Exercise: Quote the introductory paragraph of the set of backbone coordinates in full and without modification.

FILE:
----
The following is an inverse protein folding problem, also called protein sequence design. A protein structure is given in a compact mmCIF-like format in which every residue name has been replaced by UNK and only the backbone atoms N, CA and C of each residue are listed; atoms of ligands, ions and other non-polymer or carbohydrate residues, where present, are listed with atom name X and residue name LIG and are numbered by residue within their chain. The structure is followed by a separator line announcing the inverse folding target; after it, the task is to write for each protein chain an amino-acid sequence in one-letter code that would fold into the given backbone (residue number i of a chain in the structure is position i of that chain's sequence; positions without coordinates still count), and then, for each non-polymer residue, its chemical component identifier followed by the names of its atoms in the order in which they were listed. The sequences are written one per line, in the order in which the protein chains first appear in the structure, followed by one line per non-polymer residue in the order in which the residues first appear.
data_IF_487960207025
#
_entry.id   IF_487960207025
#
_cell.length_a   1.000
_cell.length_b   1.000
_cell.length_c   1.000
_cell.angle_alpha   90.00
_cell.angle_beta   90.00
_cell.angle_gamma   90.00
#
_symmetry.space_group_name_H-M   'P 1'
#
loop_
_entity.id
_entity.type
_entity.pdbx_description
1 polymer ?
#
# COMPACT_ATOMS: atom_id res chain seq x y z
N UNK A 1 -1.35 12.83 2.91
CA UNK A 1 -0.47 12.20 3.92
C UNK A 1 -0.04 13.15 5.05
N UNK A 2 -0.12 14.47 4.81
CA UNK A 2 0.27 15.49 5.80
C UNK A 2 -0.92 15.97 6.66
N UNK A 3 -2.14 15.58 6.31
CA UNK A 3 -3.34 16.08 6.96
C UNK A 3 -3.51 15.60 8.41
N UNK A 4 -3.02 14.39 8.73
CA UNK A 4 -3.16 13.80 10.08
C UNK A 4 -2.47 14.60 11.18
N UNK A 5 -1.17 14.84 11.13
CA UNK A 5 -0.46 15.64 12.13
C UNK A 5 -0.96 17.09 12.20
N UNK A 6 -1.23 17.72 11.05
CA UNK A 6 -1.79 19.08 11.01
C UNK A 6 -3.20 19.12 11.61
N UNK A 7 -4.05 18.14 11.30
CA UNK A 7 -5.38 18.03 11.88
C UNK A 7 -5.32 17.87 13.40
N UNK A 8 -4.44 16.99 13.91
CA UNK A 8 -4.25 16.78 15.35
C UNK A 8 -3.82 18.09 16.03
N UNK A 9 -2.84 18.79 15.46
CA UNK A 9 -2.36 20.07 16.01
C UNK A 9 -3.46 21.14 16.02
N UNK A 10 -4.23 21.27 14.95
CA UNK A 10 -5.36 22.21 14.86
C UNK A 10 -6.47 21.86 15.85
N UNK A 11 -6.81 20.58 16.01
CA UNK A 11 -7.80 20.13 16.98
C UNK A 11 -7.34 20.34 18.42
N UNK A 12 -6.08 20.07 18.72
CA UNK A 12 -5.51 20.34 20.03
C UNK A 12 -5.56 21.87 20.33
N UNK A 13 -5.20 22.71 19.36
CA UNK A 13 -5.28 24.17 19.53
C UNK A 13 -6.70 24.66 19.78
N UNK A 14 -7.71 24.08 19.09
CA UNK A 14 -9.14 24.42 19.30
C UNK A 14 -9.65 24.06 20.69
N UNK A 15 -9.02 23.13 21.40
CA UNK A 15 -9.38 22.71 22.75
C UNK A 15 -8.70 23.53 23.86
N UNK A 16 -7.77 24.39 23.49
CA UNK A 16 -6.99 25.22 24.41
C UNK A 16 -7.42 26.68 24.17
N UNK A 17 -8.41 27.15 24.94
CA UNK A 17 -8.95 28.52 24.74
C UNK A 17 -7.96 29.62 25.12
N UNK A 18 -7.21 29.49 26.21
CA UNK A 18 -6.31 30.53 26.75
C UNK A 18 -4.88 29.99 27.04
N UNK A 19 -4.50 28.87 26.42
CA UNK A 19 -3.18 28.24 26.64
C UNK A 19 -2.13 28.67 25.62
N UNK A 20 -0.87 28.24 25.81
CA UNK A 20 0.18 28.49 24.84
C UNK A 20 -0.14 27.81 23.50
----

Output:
The following is an inverse protein folding problem, also called protein sequence design. A protein structure is given in a compact mmCIF-like format in which every residue name has been replaced by UNK and only the backbone atoms N, CA and C of each residue are listed; atoms of ligands, ions and other non-polymer or carbohydrate residues, where present, are listed with atom name X and residue name LIG and are numbered by residue within their chain. The structure is followed by a separator line announcing the inverse folding target; after it, the task is to write for each protein chain an amino-acid sequence in one-letter code that would fold into the given backbone (residue number i of a chain in the structure is position i of that chain's sequence; positions without coordinates still count), and then, for each non-polymer residue, its chemical component identifier followed by the names of its atoms in the order in which they were listed. The sequences are written one per line, in the order in which the protein chains first appear in the structure, followed by one line per non-polymer residue in the order in which the residues first appear.